Wang Chen, first on the right, vice president of the Chinese Academy of Engineering and president of the Chinese Academy of Medical Sciences, speaks at a conference in Wuhan, central China's Hubei Province, Feb. 5, 2020. The registration for clinical trials on the antiviral drug remdesivir has been approved, and the first batch of pneumonia patients infected by the novel coronavirus are expected to start taking the drug on Thursday, according to an official conference Wednesday.
Cheng Min–Xinhua/ Getty Images
February 12, 2020 12:35 AM EST

A Chinese drugmaker said it has started mass-producing an experimental drug from Gilead Sciences that has the potential to fight the novel coronavirus, as China accelerates its effort to find a treatment for the widening outbreak.

Suzhou-based BrightGene Bio-Medical Technology said in a statement filed to the Shanghai Stock Exchange on Tuesday night that it has developed the technology to synthesize the active pharmaceutical ingredients of remdesivir, Gilead’s drug that is a leading candidate to treat the highly-infectious virus that’s killed more than 1,000 people. The drug isn’t licensed or approved anywhere in the world yet.

Its stock surged 20% in Tuesday morning trading in Shanghai.

While BrightGene said that it intends to license the drug from Gilead, its move to start manufacturing at this early stage is highly unusual and a potential infringement of the American company’s intellectual property. It comes a week after Chinese researchers filed an application to patent the drug to treat the new coronavirus, a bid that would give China sway over the global use of the therapy to fight the outbreak.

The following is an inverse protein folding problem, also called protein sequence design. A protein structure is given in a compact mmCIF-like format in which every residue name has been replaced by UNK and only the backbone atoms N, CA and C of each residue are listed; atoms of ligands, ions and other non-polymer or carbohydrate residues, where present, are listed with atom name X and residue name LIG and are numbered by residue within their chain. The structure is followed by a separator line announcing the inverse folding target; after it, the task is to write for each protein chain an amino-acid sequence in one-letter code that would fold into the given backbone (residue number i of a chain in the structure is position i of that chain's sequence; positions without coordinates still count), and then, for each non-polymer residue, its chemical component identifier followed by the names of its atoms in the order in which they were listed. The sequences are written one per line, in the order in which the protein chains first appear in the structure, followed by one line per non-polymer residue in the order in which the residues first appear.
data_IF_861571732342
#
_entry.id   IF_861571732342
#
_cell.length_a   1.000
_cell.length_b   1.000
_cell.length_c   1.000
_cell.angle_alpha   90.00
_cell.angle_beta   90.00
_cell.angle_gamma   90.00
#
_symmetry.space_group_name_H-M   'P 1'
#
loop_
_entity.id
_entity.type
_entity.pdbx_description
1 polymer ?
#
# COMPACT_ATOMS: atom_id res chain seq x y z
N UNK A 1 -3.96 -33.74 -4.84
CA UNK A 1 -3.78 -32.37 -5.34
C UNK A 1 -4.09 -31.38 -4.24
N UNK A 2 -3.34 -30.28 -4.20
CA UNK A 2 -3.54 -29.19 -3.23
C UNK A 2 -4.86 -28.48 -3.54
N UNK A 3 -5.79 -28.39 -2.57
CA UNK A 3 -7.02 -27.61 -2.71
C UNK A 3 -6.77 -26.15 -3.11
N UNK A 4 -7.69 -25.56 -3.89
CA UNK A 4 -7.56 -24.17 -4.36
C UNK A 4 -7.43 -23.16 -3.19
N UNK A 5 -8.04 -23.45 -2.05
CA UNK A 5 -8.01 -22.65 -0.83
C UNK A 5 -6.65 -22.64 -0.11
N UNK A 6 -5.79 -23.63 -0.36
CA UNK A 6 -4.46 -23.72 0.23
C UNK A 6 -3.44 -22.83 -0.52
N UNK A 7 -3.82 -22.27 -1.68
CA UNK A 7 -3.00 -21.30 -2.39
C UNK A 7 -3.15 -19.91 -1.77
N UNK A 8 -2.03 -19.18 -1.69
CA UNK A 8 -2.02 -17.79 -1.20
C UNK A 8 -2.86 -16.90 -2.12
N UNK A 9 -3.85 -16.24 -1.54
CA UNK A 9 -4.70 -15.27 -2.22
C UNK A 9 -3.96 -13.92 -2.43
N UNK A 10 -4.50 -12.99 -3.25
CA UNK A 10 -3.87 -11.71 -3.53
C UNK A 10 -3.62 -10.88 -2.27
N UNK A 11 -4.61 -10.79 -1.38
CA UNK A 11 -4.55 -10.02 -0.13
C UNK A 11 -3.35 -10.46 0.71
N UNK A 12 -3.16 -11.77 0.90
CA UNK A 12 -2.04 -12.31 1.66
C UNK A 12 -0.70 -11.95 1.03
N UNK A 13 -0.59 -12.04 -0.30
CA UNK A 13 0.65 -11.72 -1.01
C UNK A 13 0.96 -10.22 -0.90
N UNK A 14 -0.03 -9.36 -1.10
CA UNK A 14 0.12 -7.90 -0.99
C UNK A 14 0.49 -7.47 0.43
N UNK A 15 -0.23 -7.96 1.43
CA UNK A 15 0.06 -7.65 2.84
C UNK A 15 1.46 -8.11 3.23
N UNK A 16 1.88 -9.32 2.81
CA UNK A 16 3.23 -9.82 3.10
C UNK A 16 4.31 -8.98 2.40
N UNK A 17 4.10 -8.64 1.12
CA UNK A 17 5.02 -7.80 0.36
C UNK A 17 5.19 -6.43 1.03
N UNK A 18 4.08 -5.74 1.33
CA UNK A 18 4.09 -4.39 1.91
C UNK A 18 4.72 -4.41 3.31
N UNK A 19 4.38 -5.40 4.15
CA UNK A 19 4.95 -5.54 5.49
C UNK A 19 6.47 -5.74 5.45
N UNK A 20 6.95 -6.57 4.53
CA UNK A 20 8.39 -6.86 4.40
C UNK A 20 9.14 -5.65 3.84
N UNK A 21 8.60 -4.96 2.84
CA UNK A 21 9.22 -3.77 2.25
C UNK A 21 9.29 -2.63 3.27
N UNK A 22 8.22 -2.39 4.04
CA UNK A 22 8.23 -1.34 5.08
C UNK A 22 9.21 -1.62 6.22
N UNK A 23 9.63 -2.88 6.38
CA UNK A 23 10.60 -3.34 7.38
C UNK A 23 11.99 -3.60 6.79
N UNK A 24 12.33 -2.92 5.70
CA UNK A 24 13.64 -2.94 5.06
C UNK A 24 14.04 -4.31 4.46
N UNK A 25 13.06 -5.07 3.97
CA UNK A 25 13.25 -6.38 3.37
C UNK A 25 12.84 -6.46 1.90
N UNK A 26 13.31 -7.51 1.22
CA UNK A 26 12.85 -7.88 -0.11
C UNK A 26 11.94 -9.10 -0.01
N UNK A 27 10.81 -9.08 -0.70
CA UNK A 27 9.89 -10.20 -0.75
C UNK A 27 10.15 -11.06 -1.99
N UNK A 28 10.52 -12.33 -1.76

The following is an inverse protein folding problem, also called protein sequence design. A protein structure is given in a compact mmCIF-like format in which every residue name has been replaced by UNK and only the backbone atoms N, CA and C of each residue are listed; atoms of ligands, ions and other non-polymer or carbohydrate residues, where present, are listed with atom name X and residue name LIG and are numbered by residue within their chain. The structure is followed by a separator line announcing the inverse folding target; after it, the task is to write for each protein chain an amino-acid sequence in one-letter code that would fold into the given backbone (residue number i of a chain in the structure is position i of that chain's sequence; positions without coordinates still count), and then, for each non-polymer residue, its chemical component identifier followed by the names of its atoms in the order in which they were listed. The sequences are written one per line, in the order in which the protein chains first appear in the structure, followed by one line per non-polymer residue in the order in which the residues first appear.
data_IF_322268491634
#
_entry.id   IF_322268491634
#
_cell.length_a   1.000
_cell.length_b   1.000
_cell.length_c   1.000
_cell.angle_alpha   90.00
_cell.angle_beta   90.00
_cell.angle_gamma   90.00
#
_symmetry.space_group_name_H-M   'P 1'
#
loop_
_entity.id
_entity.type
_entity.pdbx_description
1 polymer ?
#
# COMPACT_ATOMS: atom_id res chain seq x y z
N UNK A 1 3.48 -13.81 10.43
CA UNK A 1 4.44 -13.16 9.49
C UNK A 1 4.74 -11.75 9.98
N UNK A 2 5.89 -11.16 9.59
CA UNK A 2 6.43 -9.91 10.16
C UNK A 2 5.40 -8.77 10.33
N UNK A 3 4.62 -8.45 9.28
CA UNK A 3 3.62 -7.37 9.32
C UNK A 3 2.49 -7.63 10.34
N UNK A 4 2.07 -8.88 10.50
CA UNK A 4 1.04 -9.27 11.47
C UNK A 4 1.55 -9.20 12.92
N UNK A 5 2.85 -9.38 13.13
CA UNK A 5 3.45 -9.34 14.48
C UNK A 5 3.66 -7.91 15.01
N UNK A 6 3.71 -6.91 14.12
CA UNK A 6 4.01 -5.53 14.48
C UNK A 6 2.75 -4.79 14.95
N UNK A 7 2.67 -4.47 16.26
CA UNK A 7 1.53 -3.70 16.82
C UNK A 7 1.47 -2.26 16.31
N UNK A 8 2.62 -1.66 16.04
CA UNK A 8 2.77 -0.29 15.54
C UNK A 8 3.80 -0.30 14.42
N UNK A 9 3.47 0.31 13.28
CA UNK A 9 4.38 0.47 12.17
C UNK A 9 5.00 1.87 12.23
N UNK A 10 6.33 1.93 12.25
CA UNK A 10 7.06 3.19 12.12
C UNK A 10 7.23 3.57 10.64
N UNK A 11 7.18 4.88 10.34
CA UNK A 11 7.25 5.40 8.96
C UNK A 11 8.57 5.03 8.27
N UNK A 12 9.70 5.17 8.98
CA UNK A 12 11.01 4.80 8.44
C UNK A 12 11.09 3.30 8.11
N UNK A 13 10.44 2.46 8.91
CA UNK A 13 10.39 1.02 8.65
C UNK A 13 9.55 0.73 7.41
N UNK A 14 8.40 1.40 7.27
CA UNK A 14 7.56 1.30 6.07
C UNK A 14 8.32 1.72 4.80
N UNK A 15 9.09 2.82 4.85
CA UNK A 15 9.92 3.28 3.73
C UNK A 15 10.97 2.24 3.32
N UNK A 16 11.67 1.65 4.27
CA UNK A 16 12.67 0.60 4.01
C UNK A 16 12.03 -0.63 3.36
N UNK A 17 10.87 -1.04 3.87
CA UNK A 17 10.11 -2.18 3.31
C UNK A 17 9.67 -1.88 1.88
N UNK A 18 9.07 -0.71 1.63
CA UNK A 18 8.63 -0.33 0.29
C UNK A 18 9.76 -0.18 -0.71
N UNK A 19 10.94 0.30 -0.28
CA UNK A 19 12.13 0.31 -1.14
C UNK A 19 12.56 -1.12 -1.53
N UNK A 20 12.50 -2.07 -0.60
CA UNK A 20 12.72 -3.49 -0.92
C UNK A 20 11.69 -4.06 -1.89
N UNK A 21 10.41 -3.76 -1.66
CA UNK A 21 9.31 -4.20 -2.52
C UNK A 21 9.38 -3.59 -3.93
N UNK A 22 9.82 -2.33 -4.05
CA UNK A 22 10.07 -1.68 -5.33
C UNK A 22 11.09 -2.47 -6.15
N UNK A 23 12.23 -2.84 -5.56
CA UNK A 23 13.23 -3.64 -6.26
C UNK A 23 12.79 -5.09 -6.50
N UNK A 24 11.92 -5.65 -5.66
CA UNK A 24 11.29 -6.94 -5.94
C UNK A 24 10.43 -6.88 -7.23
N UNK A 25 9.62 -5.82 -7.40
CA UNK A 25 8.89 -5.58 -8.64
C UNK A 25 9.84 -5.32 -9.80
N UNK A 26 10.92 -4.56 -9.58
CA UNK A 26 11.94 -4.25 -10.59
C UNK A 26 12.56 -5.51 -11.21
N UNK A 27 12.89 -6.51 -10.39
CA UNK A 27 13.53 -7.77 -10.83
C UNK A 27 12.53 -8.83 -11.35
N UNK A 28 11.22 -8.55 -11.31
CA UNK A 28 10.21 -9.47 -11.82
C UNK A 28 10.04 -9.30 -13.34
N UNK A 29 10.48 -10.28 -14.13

Large areas of China have been paralyzed by the coronavirus epidemic, and Gilead’s drug is seen as a potential breakthrough after it showed signs of working on infected patients in the U.S. Chinese researchers are now testing the drug on 761 patients in clinical trials in Wuhan.

BrightGene said it will have to license the patent from Gilead, conduct clinical trials and procure regulatory approvals before it can sell the drug on the market. The technology it developed to make remdesivir may not be of much value if the drug fails to produce ideal results from the ongoing clinical trials, or if the epidemic comes under control soon, it said.

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Gilead did not immediately respond to a request for comment on BrightGene’s announcement. Last week, the company said it invented remdesivir and has patented it in China, including filing patent applications for use on coronaviruses. The company also said that it is working with Chinese, U.S. and World Health Organization officials to rapidly determine whether the drug can be used to treat the virus.

BrightGene did not immediately respond to Bloomberg queries on its remdesivir production.

Contact us at editors@time.com.

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